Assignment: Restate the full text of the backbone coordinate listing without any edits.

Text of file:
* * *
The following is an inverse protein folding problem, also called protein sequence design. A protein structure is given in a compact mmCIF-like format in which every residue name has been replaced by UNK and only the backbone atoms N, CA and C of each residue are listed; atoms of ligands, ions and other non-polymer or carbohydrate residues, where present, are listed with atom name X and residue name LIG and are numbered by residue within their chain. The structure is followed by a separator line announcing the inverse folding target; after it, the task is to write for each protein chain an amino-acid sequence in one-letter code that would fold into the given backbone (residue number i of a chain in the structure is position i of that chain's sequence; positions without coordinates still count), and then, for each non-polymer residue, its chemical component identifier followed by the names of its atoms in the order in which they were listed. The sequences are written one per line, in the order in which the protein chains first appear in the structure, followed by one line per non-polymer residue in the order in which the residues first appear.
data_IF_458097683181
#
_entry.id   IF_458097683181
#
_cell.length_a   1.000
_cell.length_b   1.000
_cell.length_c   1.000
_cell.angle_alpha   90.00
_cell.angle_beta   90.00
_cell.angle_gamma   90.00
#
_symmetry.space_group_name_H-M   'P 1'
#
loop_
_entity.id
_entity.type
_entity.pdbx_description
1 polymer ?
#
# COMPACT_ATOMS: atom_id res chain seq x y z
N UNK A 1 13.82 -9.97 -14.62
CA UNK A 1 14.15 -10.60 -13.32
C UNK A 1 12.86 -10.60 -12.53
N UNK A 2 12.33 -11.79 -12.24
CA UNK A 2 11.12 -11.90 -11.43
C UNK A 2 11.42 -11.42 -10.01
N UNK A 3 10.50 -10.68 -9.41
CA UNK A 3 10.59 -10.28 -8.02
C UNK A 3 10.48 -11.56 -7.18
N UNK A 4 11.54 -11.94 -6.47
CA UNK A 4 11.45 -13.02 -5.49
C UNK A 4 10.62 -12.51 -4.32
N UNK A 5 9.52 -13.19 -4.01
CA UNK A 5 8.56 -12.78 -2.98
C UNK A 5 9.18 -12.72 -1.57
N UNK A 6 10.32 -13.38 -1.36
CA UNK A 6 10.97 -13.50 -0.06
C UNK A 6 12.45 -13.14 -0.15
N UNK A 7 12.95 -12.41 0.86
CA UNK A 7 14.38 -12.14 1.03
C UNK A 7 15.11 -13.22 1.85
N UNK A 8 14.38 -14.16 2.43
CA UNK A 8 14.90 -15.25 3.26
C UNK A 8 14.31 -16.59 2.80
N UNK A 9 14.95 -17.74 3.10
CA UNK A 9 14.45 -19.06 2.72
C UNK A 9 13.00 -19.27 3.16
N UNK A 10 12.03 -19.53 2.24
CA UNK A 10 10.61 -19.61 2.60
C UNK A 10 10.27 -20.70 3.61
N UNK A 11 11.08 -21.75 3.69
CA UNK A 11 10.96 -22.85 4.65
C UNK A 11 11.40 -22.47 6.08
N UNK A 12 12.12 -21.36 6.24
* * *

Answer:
The following is an inverse protein folding problem, also called protein sequence design. A protein structure is given in a compact mmCIF-like format in which every residue name has been replaced by UNK and only the backbone atoms N, CA and C of each residue are listed; atoms of ligands, ions and other non-polymer or carbohydrate residues, where present, are listed with atom name X and residue name LIG and are numbered by residue within their chain. The structure is followed by a separator line announcing the inverse folding target; after it, the task is to write for each protein chain an amino-acid sequence in one-letter code that would fold into the given backbone (residue number i of a chain in the structure is position i of that chain's sequence; positions without coordinates still count), and then, for each non-polymer residue, its chemical component identifier followed by the names of its atoms in the order in which they were listed. The sequences are written one per line, in the order in which the protein chains first appear in the structure, followed by one line per non-polymer residue in the order in which the residues first appear.
data_IF_458097683181
#
_entry.id   IF_458097683181
#
_cell.length_a   1.000
_cell.length_b   1.000
_cell.length_c   1.000
_cell.angle_alpha   90.00
_cell.angle_beta   90.00
_cell.angle_gamma   90.00
#
_symmetry.space_group_name_H-M   'P 1'
#
loop_
_entity.id
_entity.type
_entity.pdbx_description
1 polymer ?
#
# COMPACT_ATOMS: atom_id res chain seq x y z
N UNK A 1 13.82 -9.97 -14.62
CA UNK A 1 14.15 -10.60 -13.32
C UNK A 1 12.86 -10.60 -12.53
N UNK A 2 12.33 -11.79 -12.24
CA UNK A 2 11.12 -11.90 -11.43
C UNK A 2 11.42 -11.42 -10.01
N UNK A 3 10.50 -10.68 -9.41
CA UNK A 3 10.59 -10.28 -8.02
C UNK A 3 10.48 -11.56 -7.18
N UNK A 4 11.54 -11.94 -6.47
CA UNK A 4 11.45 -13.02 -5.49
C UNK A 4 10.62 -12.51 -4.32
N UNK A 5 9.52 -13.19 -4.01
CA UNK A 5 8.56 -12.78 -2.98
C UNK A 5 9.18 -12.72 -1.57
N UNK A 6 10.32 -13.38 -1.36
CA UNK A 6 10.97 -13.50 -0.06
C UNK A 6 12.45 -13.14 -0.15
N UNK A 7 12.95 -12.41 0.86
CA UNK A 7 14.38 -12.14 1.03
C UNK A 7 15.11 -13.22 1.85
N UNK A 8 14.38 -14.16 2.43
CA UNK A 8 14.90 -15.25 3.26
C UNK A 8 14.31 -16.59 2.80
N UNK A 9 14.95 -17.74 3.10
CA UNK A 9 14.45 -19.06 2.72
C UNK A 9 13.00 -19.27 3.16
N UNK A 10 12.03 -19.53 2.24
CA UNK A 10 10.61 -19.61 2.60
C UNK A 10 10.27 -20.70 3.61
N UNK A 11 11.08 -21.75 3.69
CA UNK A 11 10.96 -22.85 4.65
C UNK A 11 11.40 -22.47 6.08
N UNK A 12 12.12 -21.36 6.24